Burgess, Ryan Oliver - Characterizing Recharge to Fractured Bedrock in a Temperate Climate...

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This thesis has been submitted to the Library for purposes of graduation, but needs to be audited for technical details related to publication in order to be approved for inclusion in the Library collection.
Summer 2017
Degree type: 
Department of Earth Sciences
Senior supervisor: 
Diana Allen
Thesis title: 
Characterizing Recharge to Fractured Bedrock in a Temperate Climate
Given Names: 
Ryan Oliver
Fractured bedrock aquifers can have large seasonal water table fluctuations due to their low storage capacity. This study uses a land surface – subsurface model, MIKE SHE, to investigate the spatial and seasonal rainfall-runoff-recharge dynamics on Gabriola Island, in a temperate region of British Columbia, Canada. The model results suggest that recharge averages 20% of the annual precipitation, occurring dominantly over 70% of the island, typically at higher elevation. Perennial seepage areas are simulated over 4% of the island, and are generally confined to breaks in slope in low topography areas. The high water table in late fall to early spring causes both seepage and saturated overland flow to contribute to more runoff. Increases in precipitation due to climate change leads to increased runoff (+36% to +40%) and recharge (+8% to +10%) relative to today. Recharge changes are most significant in winter (+13% to +16%), compared to summer (-3% to -4%).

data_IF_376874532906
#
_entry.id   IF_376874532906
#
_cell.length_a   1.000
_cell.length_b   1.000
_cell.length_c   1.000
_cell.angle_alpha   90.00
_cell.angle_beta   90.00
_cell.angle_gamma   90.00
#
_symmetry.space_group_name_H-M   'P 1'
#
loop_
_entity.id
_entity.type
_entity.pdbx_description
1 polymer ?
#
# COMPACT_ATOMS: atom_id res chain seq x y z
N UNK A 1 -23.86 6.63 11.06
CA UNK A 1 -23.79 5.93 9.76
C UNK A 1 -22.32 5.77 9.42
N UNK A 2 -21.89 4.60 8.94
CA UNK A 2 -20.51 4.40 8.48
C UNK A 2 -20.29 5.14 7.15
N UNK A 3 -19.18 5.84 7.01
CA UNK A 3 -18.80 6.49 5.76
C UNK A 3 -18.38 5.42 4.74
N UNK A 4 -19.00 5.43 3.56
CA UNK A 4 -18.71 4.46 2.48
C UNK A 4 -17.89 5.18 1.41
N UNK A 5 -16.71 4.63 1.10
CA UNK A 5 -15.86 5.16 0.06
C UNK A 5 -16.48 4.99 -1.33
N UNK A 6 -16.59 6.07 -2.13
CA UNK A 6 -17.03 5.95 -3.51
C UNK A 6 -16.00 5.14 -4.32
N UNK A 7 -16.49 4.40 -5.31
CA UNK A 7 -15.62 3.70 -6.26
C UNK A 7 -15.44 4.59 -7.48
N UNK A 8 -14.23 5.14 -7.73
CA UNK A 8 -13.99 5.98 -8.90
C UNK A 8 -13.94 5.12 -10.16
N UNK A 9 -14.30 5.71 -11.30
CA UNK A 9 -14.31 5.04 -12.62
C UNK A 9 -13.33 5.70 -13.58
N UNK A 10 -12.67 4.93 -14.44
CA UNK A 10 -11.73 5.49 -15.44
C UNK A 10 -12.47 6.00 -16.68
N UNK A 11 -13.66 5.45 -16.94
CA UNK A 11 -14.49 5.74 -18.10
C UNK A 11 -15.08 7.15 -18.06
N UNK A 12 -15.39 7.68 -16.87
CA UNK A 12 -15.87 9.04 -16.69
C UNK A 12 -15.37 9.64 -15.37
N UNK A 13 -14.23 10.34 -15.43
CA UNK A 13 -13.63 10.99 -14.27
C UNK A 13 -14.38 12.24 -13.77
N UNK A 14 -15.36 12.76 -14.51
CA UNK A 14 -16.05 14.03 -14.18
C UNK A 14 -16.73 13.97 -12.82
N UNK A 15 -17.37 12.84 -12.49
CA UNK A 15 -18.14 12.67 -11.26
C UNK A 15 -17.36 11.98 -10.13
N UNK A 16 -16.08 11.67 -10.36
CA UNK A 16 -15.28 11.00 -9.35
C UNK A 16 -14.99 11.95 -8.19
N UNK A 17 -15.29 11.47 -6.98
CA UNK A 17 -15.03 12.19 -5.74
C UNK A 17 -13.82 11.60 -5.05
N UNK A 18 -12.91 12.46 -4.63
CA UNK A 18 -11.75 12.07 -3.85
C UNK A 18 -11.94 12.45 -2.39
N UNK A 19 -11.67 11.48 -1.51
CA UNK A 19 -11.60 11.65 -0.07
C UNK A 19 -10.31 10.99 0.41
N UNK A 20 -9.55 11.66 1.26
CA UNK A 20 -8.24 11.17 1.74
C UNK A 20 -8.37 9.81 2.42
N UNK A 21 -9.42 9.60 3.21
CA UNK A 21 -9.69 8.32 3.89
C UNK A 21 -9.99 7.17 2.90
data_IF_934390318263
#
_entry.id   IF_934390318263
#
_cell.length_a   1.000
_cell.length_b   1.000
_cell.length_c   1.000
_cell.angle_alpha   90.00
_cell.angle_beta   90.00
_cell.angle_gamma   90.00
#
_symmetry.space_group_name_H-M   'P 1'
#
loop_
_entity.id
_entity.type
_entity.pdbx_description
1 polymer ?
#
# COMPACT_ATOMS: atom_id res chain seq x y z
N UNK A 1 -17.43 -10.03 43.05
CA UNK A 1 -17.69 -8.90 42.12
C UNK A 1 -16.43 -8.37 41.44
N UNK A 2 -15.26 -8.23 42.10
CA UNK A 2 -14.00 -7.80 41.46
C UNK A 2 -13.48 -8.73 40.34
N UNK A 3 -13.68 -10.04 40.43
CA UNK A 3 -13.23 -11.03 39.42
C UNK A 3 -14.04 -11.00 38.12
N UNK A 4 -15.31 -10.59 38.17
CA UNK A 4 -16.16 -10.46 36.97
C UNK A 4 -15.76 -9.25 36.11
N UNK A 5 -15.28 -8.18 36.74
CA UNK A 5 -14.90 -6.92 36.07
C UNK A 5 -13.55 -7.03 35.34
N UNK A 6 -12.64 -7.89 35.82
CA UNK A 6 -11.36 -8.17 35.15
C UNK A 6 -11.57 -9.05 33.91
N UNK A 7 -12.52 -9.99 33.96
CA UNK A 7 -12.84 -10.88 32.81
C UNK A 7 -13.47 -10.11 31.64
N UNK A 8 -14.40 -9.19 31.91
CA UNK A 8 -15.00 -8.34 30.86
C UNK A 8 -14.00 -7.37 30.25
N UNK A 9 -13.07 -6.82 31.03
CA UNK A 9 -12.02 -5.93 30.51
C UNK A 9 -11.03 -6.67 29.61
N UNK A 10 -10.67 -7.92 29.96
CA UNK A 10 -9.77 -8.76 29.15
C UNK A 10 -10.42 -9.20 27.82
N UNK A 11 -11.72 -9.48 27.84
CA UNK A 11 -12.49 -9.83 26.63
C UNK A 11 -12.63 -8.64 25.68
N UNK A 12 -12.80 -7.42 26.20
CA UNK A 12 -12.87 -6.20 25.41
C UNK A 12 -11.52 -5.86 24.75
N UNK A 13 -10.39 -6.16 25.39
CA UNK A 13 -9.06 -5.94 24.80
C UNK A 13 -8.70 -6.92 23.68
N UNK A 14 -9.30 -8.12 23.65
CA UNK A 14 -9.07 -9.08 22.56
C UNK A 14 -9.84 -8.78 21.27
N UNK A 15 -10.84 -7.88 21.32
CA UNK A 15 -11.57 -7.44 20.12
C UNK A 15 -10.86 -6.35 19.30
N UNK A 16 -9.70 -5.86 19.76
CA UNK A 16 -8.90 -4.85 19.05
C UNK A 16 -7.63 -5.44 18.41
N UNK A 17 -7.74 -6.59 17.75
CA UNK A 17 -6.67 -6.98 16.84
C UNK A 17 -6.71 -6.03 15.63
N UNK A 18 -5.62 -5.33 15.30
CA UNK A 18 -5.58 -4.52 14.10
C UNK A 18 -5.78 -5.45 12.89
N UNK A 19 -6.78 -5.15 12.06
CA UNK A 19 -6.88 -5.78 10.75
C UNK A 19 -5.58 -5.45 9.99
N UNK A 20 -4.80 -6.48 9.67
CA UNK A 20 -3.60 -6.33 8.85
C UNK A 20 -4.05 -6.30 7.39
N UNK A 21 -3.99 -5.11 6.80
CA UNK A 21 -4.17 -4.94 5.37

MIKE SHE; groundwater recharge, fractured rock, integrated model, temperate climate, climate change
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